Sep 30, 2020 09:20 AM

CX Daily: China’s Northeast May Face Big Gap in Coal Supply

Coal /

Bitter winter looms for China’s Northeast as coal industry reforms bite

With shrinking domestic coal production capacity following supply-side restructuring, China’s Northeast is likely to experience the most severe shortfall in coal supply for the winter heating season since 2016.

Zhang Feilong, a coal analyst with YiMei Net, told Caixin that the region — comprising the provinces of Heilongjiang, Jilin and Liaoning — could face a 30 million ton shortage of the combustible black rock through next year’s spring.

If the estimate is close to reality, it would mean the biggest supply gap since the country kicked off a supply-side overhaul that called for consolidation of outdated coal production capacity in 2016.



The Yantian International Container Terminal in Shenzhen Aug. 22.

Economy /

Top Chinese leadership to hold key policy meeting Oct. 26–29

China’s top leaders are set to meet Oct. 26–29 to draft economic and social policies for the next five years, the official Xinhua News Agency reported Monday.

The Politburo, the ruling Communist Party’s top decision-making body, Monday set the schedule for the fifth plenary session of the Communist Party’s 19th Central Committee, a key meeting to outline the country’s next-step development plans, according to Xinhua.

The meeting will map out China’s development plans for 2021–25, covering almost every aspect of the country’s economic and social issues. The meeting will also draw up a long-term blueprint running through 2035, Xinhua said.

Opinion /

Opinion: Fears are misplaced on China’s ‘dual-circulation’ plan

"China’s leaders are currently putting the finishing touches on the country’s 14th Five-Year Plan, which will cover the 2021-25 period," writes Andrew Sheng, a distinguished fellow of the Asia Global Institute at the University of Hong Kong, in an article. "But one aspect of the plan — the so-called dual-circulation strategy — is already attracting the world’s attention. Many fear that China is 'turning inward' just when the global economy is staring down the barrel of a recession. These fears are misplaced."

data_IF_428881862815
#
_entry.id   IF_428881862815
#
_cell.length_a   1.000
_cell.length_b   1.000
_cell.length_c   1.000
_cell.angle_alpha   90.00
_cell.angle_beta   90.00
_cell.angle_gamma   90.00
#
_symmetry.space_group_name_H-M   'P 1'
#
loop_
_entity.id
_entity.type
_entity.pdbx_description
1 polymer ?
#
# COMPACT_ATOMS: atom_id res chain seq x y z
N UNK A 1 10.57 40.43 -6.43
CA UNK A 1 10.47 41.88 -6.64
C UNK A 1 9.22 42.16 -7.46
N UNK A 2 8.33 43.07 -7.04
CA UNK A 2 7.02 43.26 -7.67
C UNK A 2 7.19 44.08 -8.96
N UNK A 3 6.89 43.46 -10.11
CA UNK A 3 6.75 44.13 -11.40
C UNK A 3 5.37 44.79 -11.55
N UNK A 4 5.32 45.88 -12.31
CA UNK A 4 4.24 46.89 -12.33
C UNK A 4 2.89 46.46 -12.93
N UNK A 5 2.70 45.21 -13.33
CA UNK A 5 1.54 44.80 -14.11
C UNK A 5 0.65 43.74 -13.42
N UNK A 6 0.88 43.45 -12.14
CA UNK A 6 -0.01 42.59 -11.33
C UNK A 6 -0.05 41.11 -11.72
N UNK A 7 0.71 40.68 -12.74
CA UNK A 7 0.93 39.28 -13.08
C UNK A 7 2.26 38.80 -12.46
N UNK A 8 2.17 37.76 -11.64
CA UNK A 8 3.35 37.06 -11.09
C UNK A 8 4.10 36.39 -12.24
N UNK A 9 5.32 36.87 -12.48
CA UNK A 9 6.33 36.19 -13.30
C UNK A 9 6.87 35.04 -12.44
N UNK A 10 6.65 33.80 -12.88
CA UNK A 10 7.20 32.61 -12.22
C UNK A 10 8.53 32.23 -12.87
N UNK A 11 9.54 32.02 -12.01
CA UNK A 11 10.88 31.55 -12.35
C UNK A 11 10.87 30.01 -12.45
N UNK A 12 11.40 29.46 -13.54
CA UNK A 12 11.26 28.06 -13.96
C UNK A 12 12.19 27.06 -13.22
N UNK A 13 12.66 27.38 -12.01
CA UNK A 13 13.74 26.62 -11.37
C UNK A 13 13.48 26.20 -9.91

"China’s dual-circulation strategy is a pragmatic response to the rapidly changing internal and external pressures the country faces," Sheng writes. "Policymakers’ goal is to boost supply-chain and market resiliency by leveraging China’s massive population of 1.4 billion – including 400 million middle-class consumers."

Carbon neutrality /

To meet net zero carbon pledge, China should put market front and center, professor says

One of China’s foremost energy experts urged the country to place market forces at the center of its transition to clean power as part of efforts to slash carbon emissions to net zero by 2060.

To meet that target, the world’s largest coal consumer must wean its renewables sector off government support over the next five years, said Yuan Jiahai, a professor at North China Power University.

“Every system and every policy in our power sector … must revolve around the bigger picture of marketization,” he said Monday at the China Blue Sky Observers Forum, an annual environmental conference.

Trump /

Average Chinese like Trump a bit more than Beijing elites do, which isn’t much, survey shows

U.S. President Donald Trump’s favorability ratings in China differed between Beijing-based elites and the general public, with only a single-digit share of the elites holding favorable views of the U.S. president compared with nearly one-fifth of the general public, according to a survey released Friday.

The survey on the Chinese public’s perceptions of the U.S., conducted by the Institute of International and Strategic Studies at Peking University from June to July 2019 and released Friday, found that 5% of expert respondents ― consisting of Beijing-based experts in Communist Party and governmental agencies, academies and enterprises ― held a favorable view of Trump. In contrast, 17% of more than 3,000 respondents from 40 cities across China including Beijing, Shanghai, Guangzhou and Shenzhen, approved of the American president.